Join Date: Jan 2009
RealGM-Terrence Ross Keying Raptors' Ascent, Reason For Optimism
RealGM Blog: Terrence Ross Keying Raptors
Ascent Reason For Optimism
When Terrence Ross broke his commitment with Maryland and signed with Washington in 2010, it looked like the start of something big for the Huskies. A super-athletic four-star guard from Portland, he was a huge get for Lorenzo Romarís program, which kept him in the Pacific Northwest, beating out schools like Kansas, Kentucky and Oregon for him. While Ross hadnít played a lot of AAU basketball, his talent made him a national prize in recruiting.
However, unlike many highly-rated freshman in this era of one-and-done basketball, Ross had to pay his dues when he got to Seattle. The Huskies started two senior guards with NBA potential, Isaiah Thomas and Justin Holiday, and had a slew of other underclassmen -- Abdul Gaddy, CJ Wilcox and Scott Suggs -- who needed minutes too. As a result, Ross played only 18 minutes a game, averaging eight points, three rebounds and one assist on 44 percent shooting.
With Thomas and Holiday graduating, Ross moved into the starting line-up as a sophomore. However, the arrival of highly touted freshman point guard Tony Wroten meant Ross would not have the opportunity to dominate the ball at Washington. Instead, he spent most of the season playing off the ball, watching Wroten do his best Tyreke Evans imitation. Ross averaged 16 points and six rebounds a game on 46 percent shooting, but never broke out on the national stage.
Coming into the draft, while he was well-regarded by many talent evaluators, his name never rung out among even hardcore NBA fans. After Florida made a run to the Elite Eight, freshman Bradley Beal was widely seen as the top 2-guard available. Ross had less profile than Austin Rivers, who played for Duke, had a famous father and hit a buzzer-beater over Tyler Zeller on national TV. Ross was just another name in one of the best crops of SGís in many years.
The Toronto Raptors selected him at No. 8 in 2012, one of the more anonymous lottery picks in a star-studded draft. Ross didnít make a huge splash in Summer League, so not much was expected of him as a rookie. Playing behind veterans like DeMar DeRozan, Alan Anderson and Landry Fields, he wasnít afforded the chance to play significant minutes right away. After the Raptors acquired Rudy Gay at mid-season, his role shrunk even further.
Ross finished his rookie season with averages of six points and two rebounds on 41 percent shooting, hardly numbers that indicated future stardom. His biggest splash came when he won the Dunk Contest, but without any statistics to back it up, most fans saw him as another super-athletic flash in the pan, if they noticed him at all. As a result, Ross came into his second season an unknown commodity, a lottery pick with the profile of a late first-rounder.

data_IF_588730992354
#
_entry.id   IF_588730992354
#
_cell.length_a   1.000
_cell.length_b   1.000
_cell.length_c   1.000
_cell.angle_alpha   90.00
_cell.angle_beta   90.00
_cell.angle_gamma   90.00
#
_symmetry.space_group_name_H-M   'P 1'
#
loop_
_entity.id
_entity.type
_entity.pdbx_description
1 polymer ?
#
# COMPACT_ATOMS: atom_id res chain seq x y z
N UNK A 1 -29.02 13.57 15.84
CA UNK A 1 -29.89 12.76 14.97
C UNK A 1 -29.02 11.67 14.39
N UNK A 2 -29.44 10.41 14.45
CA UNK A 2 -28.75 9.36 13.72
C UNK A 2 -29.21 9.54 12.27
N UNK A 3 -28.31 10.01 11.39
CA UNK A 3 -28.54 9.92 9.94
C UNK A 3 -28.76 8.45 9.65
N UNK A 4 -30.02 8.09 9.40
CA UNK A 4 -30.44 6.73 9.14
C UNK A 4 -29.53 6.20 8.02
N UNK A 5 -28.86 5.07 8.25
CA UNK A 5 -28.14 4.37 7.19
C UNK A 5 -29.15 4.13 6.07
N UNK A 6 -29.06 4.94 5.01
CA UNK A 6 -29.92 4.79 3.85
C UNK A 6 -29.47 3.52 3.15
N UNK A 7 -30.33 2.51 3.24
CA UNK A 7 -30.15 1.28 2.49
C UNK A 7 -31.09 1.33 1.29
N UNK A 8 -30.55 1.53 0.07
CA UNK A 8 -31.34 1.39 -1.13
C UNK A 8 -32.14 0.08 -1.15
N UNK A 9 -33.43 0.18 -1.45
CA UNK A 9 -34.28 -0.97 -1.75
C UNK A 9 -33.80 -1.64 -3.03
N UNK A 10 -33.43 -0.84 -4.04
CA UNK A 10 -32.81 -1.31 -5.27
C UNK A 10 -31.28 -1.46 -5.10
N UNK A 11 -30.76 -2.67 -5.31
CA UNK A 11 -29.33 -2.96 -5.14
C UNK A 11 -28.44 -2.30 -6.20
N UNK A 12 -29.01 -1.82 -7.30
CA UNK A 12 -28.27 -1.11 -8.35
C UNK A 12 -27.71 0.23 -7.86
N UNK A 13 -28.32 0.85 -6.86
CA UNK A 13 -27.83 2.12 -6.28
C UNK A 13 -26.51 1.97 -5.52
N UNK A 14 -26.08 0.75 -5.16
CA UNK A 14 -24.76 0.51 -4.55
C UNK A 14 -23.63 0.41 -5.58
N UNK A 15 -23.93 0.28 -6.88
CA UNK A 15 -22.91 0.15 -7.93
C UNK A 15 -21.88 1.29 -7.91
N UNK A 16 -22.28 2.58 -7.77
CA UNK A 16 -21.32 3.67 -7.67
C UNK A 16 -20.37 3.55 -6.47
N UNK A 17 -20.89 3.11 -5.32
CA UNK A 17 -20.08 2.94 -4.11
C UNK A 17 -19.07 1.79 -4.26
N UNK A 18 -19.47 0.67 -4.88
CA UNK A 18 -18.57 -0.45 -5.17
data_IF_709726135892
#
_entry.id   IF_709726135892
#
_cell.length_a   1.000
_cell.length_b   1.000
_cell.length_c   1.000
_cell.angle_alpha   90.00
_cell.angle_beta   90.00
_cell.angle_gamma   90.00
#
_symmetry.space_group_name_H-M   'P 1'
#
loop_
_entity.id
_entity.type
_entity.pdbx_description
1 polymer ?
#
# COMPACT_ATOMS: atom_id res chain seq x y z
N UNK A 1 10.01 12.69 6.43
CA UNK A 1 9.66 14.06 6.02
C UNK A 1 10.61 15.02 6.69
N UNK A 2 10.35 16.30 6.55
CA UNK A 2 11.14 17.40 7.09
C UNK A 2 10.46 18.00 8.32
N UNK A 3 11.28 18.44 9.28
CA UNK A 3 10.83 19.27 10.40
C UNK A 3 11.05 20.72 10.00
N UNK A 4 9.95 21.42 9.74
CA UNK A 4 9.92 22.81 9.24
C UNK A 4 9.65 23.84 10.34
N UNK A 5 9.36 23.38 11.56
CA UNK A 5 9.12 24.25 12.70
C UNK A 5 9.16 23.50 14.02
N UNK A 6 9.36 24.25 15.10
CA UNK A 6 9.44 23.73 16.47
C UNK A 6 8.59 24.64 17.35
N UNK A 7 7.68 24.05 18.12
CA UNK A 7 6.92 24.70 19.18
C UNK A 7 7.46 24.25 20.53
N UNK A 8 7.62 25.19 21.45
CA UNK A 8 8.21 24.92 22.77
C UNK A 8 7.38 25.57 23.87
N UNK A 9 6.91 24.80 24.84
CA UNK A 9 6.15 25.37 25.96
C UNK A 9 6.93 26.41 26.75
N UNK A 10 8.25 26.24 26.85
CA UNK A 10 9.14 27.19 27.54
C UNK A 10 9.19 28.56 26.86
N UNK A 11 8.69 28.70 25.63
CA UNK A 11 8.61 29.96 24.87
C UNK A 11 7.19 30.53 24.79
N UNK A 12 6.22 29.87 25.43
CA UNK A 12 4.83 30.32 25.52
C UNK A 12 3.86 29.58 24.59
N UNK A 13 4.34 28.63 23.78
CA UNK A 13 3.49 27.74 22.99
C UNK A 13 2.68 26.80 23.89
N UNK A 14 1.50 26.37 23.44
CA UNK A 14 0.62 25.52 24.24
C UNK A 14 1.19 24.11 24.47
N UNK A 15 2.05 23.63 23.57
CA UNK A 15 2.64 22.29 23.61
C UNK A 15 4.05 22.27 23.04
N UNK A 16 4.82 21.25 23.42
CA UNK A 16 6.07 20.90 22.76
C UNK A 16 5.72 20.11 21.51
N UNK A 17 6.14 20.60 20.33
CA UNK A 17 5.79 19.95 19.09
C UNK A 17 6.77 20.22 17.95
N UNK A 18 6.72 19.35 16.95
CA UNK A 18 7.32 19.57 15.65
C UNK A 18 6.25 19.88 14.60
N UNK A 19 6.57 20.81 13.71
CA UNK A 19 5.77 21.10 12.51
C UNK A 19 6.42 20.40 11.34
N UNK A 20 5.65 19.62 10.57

Not much changed at the start of this season, as Gay and DeRozan took turns boss-hogging the ball in historic fashion. The low point was probably an early November loss to the Houston Rockets, when Gay took 37 shots and DeRozan fired up 25. Ross, meanwhile, had an efficient nine points on 4-for-6 shooting -- the story of his first 14 months in Toronto. Itís almost impossible for a shooting guard who canít get minutes or touches to affect a game, one way or the other.
For Ross, everything changed when the Raptors shipped off Gay in early December. All of a sudden, he was moved into the starting line-up, getting as many shots and minutes as he could handle. The team clicked immediately. After going 6-12 with Gay as the primary option, Toronto is 19-9 with Ross as a starter, with wins against Oklahoma City, Dallas, Indiana, Chicago, Brooklyn and New York. Just like that, the Raptors became a team on the rise.
In the three games following his explosion, Ross has taken only 33 shots, an indication of where he is in the Toronto pecking order. However, thereís only so long a guy with his ability can be held down. Heís a complete guard with the ability to score, shoot, pass, rebound and defend, a starter and two-way contributor on one of the best teams in the NBA. Most impressive of all, heís still only 22. He should be a senior in college, the same as Doug McDermott.
Over the last generation, many of the leagueís best shooting guard prospects have been undone by getting too much too soon. Ross has been the exact opposite, an All-NBA talent forced to pay his dues and learn the game at every stop of the way. Now after a three-year apprenticeship, he is starting to come into his own. In three years, when heís 25, he will be one of the best SGís in the NBA. Heís Paul George in 2011, a young role player on the cusp of stardom.
Gets a little too optimistic at the end but thought it good for a couple of laughs.